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Note on the question: this is not a duplicate, Efficient try / catch block usage? was asked after this one. The other question is the duplicate.

I was wondering what was the best way to use try/catch. Is it better to limit the content of the try block to the minimum or to put everything in it?

Let me explain myself with an example:

Code 1:

try {
  thisThrowsAnException();
}
catch (Exception e) {
  e.printStackTrace();
}
thisDoesnt();

Code 2:

try {
  thisThrowsAnException();
  thisDoesnt();
}
catch (Exception e) {
  e.printStackTrace();
}

Assuming that thisThrowsAnException()... well... can throw an exception and thisDoesnt()... I'm sure you got it.

I know the difference between the two examples: in case the exception is caught, thisDoesnt() will be called in the first case, not in the second. As it doesn't matter for me, because the throwing of that exception would mean the application should stop, why would one use a version better than the other?

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marked as duplicate by gnat, GlenH7, Rein Henrichs, Jalayn, Robert Harvey Apr 29 '13 at 23:29

This question has been asked before and already has an answer. If those answers do not fully address your question, please ask a new question.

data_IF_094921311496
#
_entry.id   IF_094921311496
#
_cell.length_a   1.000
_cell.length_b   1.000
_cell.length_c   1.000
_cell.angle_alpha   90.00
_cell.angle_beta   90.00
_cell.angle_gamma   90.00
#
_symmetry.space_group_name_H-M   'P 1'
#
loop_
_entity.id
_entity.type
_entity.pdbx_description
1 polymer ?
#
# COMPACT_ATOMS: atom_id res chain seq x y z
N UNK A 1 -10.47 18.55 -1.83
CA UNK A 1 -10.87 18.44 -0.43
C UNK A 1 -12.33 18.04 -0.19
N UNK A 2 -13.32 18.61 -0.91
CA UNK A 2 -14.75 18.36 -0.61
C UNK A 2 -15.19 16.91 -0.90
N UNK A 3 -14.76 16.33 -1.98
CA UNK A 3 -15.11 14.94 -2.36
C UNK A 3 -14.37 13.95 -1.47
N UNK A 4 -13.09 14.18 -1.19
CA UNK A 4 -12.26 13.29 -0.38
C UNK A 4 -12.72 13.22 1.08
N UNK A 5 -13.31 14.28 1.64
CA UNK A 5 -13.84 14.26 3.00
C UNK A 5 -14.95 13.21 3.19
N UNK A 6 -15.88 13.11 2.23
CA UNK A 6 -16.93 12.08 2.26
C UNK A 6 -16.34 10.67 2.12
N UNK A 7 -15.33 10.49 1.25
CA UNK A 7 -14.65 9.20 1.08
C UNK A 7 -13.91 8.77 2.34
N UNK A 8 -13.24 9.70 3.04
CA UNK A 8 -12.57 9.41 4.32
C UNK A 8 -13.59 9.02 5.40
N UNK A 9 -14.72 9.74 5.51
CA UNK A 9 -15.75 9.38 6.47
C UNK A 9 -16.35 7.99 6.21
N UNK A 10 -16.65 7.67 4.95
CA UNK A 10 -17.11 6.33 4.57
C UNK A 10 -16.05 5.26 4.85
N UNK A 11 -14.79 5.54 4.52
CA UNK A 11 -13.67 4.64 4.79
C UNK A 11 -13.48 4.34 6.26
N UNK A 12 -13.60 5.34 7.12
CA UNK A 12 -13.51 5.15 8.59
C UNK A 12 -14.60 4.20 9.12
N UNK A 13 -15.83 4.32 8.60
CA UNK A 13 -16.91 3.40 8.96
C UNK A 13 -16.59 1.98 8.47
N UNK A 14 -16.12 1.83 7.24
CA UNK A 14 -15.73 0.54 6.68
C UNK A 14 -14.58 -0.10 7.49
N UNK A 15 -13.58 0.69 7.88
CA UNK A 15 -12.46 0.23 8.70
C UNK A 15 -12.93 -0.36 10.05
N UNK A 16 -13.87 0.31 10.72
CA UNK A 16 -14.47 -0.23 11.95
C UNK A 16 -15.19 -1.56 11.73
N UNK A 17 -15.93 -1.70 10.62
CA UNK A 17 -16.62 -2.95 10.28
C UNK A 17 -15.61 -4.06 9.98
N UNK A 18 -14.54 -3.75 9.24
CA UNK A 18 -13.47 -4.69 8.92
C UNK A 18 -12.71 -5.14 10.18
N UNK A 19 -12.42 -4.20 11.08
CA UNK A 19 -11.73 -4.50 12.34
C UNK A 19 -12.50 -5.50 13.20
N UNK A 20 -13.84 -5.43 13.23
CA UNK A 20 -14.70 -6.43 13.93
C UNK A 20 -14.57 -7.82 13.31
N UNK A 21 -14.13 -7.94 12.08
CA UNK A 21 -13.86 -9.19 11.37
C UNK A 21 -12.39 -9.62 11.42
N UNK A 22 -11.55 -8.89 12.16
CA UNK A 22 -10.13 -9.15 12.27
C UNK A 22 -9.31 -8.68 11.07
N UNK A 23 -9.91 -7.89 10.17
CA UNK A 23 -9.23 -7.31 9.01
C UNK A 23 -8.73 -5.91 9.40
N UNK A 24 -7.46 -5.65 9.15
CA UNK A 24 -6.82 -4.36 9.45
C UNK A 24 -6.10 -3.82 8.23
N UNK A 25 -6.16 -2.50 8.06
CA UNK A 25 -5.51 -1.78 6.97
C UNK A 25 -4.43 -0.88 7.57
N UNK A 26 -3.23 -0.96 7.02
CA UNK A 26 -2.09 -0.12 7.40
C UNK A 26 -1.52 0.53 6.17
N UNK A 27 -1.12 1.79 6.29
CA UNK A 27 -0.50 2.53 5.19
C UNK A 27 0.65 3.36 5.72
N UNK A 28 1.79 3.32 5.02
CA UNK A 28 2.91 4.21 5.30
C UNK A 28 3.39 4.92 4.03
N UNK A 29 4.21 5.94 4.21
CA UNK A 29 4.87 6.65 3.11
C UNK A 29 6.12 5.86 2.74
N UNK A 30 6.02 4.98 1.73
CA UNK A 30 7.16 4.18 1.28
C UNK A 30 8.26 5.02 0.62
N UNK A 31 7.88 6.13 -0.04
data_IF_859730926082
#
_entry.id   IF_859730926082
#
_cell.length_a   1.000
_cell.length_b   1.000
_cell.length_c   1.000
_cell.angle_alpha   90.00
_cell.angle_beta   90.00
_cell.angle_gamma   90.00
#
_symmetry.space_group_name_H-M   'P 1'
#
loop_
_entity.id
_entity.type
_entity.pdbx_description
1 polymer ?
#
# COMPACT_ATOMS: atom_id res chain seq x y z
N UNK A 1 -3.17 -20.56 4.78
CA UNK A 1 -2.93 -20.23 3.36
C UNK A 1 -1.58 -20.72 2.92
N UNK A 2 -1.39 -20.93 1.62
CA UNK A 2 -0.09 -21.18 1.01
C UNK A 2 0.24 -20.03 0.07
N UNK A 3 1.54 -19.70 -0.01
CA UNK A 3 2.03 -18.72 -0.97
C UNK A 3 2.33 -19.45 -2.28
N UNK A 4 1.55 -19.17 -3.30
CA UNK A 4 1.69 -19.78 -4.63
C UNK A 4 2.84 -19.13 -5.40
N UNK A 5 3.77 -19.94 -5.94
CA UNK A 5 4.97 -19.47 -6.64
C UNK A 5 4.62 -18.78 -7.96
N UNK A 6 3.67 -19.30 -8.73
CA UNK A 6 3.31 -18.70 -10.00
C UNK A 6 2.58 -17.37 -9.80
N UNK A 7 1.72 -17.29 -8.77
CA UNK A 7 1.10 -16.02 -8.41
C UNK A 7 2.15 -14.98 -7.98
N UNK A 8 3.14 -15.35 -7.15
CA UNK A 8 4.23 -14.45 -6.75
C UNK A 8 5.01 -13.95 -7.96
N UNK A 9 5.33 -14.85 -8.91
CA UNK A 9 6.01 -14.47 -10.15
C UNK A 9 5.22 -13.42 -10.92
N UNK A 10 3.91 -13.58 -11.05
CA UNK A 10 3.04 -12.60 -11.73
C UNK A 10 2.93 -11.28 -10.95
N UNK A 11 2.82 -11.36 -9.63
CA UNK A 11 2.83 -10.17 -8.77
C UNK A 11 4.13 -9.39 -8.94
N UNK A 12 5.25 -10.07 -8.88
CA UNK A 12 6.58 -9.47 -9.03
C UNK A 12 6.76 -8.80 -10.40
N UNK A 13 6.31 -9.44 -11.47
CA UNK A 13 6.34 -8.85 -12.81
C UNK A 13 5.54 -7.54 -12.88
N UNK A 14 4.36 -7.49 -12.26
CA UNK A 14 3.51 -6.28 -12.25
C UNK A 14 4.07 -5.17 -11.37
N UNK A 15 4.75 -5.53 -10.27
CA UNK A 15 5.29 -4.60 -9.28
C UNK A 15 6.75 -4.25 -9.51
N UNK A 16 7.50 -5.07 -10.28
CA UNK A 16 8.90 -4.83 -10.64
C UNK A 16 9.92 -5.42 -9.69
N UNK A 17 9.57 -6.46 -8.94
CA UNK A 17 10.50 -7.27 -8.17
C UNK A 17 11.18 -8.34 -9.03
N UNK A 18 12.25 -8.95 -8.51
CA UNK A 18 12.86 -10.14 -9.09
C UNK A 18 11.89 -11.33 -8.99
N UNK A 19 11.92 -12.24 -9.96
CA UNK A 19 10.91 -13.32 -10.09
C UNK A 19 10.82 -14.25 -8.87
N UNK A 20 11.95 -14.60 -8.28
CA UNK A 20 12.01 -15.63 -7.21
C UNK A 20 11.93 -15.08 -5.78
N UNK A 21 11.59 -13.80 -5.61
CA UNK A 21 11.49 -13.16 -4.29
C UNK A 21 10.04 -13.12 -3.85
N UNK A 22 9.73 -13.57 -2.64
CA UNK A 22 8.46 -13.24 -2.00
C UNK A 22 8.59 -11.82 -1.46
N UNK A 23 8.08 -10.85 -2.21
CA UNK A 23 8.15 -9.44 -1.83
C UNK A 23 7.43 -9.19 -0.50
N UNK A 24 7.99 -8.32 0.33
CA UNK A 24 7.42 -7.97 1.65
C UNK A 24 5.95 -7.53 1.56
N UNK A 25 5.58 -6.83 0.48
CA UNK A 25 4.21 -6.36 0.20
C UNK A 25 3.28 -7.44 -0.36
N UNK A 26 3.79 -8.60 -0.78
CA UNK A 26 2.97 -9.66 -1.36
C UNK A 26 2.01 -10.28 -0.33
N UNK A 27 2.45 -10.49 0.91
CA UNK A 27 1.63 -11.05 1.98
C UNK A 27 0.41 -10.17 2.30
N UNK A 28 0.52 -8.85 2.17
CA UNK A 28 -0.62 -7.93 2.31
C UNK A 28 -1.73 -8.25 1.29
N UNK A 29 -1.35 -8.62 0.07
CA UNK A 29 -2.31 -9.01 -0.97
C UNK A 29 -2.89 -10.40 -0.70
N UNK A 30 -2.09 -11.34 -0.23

@Michael Thanks for the tag, it's sometimes difficult to identify them. I tried [try-catch] but it didn't exist ;-) –  Oltarus Jun 9 '11 at 8:43
    
@Otarus - no problem :) –  Michael Jun 9 '11 at 9:25
    
I don't like the catch block. Why catch the exception only to print a stack trace, and then continue execution like nothing happened? That just fills your code with catch blocks. Let the exception propagate to the outer loop where something sensible can be done. –  kevin cline Jun 9 '11 at 12:38
    
@kevin Tthis example is not real... I usually put more important stuff in a catch block. –  Oltarus Jun 9 '11 at 12:48
1  
@Oltarus: I thought that might be the case. I try to limit catch blocks to an absolute minimum, only handling the ones I can truly recover from. Otherwise I just let them propagate and catch them all in one place. –  kevin cline Jun 9 '11 at 13:21
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8 Answers 8

up vote 9 down vote accepted

Like Michael already mentioned, it's not only a question of coding style or best practice, you have to keep the algorithm in mind.

The advantage of code 1 is maintainablity. The try/catch wraps only that one line of code that may throw the exception. So if we see a try/catch block, it's immediatly cleary, which operation can throw it. This is quite valuable if we have a series of operations that throw various IO-Exceptions. And if we remove a statement or refactor some part of the code into a separate method, then we don't lose our exception handlers or leave unnecessary try/catch handlers (of catched runtime exception).

The advantage of code 2 is readabilty. To many try/catch blocks really clutter a method and it becomes extremely difficult to see the real algorithm behind all those try/catch statements and handlers.

In my own code I prefer version 2, the version that has a higher chance to lead to clean code. Even though, I have to pay more attention during refactoring.


Trivia - what you shouldn't put in a catch block is a e.printStackTrace(); statement ;) I'd really recommend to add log4j (or something similiar) and change the IDE's templates to initialize the catch block with log.debug(e)

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Thanks for the trivia! –  Oltarus Jun 9 '11 at 7:19